Brand New, Unread Copy in Perfect Condition. A+ Customer Service! Summary: In the culmination of 20 year research sociologists Lawler and Thye and business professor Yoon have provided a delightfully accessible book on how social commitments have changed over the past few decades within a depersonalized society. They argue that individuals have increasingly found themselves to be detached from their communities and seeking to a social network approach they theorize that there are three essential ingredients necessary to create and sustain relationships between groups and individuals: multiple interactions, group activities, and perhaps the most critical in their estimation, emotional attachment. Their examples are clear and contemporary; their view of existing literature is thorough, including the key figures in network and organizational theory. Lawler, Thyre and Yoon deftly straddle several sociological organizational paradigms, including but not limited to social network theory, social psychology and symbolic interactionism. With a cover price that is extremely attractive in this new economy, the authors have provided an invaluable addition to social network theory and they offer practical insight for both practitioner and academic audiences. Codice inventario libreria
Riassunto: As individuals' ties to community organizations and the companies they work for weaken, many analysts worry that the fabric of our society is deteriorating. But others counter that new social networks, especially those forming online, create important and possibly even stronger social bonds than those of the past. In Social Commitments in a Depersonalized World, Edward Lawler, Shane Thye, and Jeongkoo Yoon examine interpersonal and group ties and propose a new theory of social commitments, showing that multiple interactions, group activities and, particularly, emotional attachment, are essential for creating and sustaining alignments between individuals and groups.
Lawler, Thye, and Yoon acknowledge that long-term social attachments have proven fragile in a volatile economy where people increasingly form transactional associations--based not on collective interest but on what will yield the most personal advantage in a society shaped by market logic. Although person-to-group bonds may have become harder to sustain, they continue to play a vital role in maintaining healthy interactions in larger social groups from companies to communities. Drawing on classical and contemporary sociology, organizational psychology, and behavioral economics, Social Commitments in a Depersonalized World shows how affiliations--particularly those that involve a profound emotional component--can transcend merely instrumental or transactional ties and can even transform these impersonal bonds into deeply personal ones.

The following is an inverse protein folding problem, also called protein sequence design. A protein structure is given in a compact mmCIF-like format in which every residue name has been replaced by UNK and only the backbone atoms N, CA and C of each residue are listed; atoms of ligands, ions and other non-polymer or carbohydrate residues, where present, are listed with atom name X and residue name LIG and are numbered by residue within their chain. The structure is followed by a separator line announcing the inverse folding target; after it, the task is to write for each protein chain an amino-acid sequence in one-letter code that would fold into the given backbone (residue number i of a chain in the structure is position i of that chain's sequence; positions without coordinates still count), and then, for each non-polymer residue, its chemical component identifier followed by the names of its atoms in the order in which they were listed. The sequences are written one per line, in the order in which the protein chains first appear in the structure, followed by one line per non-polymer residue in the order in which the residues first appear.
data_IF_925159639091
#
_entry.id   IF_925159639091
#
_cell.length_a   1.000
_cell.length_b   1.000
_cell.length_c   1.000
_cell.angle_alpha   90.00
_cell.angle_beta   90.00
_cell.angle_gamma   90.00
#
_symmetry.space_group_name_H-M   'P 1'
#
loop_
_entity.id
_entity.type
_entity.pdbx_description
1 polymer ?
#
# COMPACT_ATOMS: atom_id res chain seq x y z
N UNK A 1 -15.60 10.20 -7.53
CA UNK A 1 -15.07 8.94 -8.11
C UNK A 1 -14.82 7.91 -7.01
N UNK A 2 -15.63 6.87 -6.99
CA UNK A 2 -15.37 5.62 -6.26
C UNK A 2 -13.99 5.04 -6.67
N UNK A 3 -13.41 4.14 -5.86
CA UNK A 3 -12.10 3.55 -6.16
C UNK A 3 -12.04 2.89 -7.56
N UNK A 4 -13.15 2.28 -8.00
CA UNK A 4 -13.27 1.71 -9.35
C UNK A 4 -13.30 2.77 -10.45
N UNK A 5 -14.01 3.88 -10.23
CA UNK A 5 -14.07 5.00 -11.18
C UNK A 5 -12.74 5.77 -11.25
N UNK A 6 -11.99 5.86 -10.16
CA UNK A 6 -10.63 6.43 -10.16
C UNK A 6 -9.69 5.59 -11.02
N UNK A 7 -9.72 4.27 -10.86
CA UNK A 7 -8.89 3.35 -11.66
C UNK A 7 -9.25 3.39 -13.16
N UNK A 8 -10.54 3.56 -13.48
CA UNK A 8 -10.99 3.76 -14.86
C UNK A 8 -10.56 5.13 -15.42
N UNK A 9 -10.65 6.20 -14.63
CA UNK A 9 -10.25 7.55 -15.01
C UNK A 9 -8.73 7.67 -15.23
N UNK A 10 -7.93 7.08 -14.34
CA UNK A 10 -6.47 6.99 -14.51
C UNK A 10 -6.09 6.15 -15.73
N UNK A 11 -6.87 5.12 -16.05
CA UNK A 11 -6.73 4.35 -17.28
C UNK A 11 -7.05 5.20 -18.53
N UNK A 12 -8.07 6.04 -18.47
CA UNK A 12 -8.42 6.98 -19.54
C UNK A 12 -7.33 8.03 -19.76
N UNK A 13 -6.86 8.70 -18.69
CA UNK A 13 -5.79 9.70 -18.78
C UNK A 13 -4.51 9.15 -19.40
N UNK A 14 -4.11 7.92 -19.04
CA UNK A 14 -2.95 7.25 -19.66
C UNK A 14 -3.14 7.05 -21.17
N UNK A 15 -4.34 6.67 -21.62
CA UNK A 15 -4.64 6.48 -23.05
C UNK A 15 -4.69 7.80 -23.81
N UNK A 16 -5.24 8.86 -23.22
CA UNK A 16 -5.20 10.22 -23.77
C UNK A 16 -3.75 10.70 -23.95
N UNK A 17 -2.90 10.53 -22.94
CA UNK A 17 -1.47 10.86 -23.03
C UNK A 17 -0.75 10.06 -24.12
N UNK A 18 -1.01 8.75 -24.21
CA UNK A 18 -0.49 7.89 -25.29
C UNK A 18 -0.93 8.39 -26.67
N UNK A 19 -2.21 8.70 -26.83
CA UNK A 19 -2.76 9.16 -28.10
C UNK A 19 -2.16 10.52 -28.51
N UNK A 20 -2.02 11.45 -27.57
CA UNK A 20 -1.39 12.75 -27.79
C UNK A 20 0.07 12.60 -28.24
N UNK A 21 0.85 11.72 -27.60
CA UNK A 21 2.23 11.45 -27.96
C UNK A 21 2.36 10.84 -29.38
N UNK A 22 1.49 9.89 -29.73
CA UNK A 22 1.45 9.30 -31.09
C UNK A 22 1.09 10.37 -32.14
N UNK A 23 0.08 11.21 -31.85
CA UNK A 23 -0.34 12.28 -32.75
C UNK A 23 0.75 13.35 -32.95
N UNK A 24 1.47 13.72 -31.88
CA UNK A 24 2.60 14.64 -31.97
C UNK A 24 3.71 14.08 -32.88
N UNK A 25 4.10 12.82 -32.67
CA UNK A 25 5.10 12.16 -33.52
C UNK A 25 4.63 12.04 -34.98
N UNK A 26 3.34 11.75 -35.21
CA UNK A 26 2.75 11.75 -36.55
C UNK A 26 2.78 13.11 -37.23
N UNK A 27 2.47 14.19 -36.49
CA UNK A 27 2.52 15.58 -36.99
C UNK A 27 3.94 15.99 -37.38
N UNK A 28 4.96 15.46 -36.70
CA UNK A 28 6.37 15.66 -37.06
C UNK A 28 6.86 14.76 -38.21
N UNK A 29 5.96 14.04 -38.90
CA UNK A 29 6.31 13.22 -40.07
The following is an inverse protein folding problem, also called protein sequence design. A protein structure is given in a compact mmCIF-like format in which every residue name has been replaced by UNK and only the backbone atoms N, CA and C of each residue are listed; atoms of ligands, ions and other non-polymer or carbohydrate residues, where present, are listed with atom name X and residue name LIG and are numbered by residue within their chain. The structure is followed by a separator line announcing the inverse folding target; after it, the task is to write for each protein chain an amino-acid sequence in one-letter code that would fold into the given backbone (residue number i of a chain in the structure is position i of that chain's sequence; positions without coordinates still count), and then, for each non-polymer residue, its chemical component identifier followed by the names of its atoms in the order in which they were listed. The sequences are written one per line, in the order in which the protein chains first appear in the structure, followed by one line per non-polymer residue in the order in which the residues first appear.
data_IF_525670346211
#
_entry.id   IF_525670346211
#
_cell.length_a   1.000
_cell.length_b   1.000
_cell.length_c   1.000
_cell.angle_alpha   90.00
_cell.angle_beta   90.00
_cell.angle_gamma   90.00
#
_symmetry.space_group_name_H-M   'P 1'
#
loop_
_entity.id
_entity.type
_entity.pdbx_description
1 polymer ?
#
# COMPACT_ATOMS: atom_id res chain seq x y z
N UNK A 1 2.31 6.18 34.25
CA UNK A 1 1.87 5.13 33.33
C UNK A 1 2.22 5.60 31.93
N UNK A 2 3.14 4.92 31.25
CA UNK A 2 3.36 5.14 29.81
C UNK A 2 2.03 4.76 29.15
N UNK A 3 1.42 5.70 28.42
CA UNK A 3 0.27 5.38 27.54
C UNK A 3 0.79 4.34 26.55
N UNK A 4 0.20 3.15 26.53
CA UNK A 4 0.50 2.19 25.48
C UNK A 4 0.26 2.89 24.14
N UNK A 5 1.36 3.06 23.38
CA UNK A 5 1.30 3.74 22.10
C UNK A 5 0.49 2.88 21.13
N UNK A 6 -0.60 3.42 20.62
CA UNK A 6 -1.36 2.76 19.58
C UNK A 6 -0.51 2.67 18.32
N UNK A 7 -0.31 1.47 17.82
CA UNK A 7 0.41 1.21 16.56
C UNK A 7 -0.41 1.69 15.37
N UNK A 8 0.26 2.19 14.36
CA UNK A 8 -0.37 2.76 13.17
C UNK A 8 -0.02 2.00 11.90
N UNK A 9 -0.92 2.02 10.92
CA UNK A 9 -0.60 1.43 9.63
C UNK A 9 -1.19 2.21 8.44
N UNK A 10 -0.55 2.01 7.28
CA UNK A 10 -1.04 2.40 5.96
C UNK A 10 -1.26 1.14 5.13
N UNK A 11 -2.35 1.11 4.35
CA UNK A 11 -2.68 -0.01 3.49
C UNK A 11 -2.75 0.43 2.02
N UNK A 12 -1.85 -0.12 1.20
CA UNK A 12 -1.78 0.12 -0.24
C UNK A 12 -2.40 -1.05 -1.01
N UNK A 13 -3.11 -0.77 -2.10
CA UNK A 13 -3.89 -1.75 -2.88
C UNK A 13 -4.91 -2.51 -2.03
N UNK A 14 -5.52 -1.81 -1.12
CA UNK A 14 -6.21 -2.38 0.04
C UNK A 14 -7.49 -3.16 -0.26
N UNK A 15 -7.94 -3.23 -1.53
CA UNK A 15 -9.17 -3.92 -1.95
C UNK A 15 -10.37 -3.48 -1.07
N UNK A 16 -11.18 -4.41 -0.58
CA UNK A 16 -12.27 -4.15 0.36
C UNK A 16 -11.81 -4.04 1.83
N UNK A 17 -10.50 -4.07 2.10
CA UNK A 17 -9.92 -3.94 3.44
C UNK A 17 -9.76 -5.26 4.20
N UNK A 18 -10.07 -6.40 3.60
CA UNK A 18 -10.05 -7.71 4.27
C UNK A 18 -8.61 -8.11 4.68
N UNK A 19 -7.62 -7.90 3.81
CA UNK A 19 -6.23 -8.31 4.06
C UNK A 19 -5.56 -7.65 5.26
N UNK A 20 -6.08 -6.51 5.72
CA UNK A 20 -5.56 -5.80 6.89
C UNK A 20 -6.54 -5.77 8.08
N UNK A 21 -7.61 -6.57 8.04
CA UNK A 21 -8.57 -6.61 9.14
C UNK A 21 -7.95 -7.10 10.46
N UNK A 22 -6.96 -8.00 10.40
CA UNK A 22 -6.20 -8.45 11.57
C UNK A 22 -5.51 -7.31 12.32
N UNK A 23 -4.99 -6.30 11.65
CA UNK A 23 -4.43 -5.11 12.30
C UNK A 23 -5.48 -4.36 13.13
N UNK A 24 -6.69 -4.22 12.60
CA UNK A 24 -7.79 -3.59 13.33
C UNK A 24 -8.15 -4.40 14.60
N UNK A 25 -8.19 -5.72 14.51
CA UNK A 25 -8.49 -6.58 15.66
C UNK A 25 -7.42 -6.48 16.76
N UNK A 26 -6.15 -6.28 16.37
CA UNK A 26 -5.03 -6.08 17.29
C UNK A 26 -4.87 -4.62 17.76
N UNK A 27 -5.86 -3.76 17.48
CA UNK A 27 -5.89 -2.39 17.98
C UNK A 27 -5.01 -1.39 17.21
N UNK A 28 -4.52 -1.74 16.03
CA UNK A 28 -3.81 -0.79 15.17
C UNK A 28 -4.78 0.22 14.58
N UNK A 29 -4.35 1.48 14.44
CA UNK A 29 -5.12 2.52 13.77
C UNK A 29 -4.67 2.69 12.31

The authors study the structures of small groups, corporations, economic transactions, and modern nation-states to determine how hierarchies, task allocation, and social identities help or hinder a group's vitality. They find that such conditions as equal status, interdependence, and overlapping affiliations figure significantly in creating and sustaining strong person-to-group bonds. Recurring collaboration with others to achieve common goals--along with shared responsibilities and equally valued importance within an organization--promote positive and enduring feelings that enlarge a person's experience of a group and the significance of their place within it. Employees in organizations with strong person-to-group ties experience a more unified, collective identity. They tend to work more cost effectively, meet company expectations, and better regulate their own productivity and behavior.
The authors make clear that the principles of their theory have implications beyond business. With cultures pulling apart and crashing together like tectonic plates, much depends on our ability to work collectively across racial, cultural, and political divides. The new theory in Social Commitments in a Depersonalized World provides a way of thinking about how groups form and what it takes to sustain them in the modern world.
L'autore: EDWARD J. LAWLER is Martin P. Catherwood Professor of Industrial and Labor Relations and professor of sociology at Cornell Univeristy. SHANE R. THYE is professor of sociology at the University of South Carolina. JEONGKOO YOON is professor of business administration at the Ewha University, South Korea.
Condizione libro: New
Descrizione libro Russell Sage Foundation Publications 2009-06, 2009. Hardcover. Condizione libro: good. 0871544636. Codice libro della libreria 553259
Descrizione libro Russell Sage Foundation, 2009. Hardcover. Condizione libro: Very Good. Codice libro della libreria P020871544636
Descrizione libro Russell Sage Foundation, 2009. Hardcover. Condizione libro: New. Codice libro della libreria P110871544636
Descrizione libro Russell Sage Foundation, 2009. Hardcover. Condizione libro: New. Codice libro della libreria DADAX0871544636
Descrizione libro Russell Sage Foundation, 2009. Hardcover. Condizione libro: New. book. Codice libro della libreria 0871544636
Descrizione libro Russell Sage Foundation, 2009. Hardcover. Condizione libro: New. book. Codice libro della libreria 871544636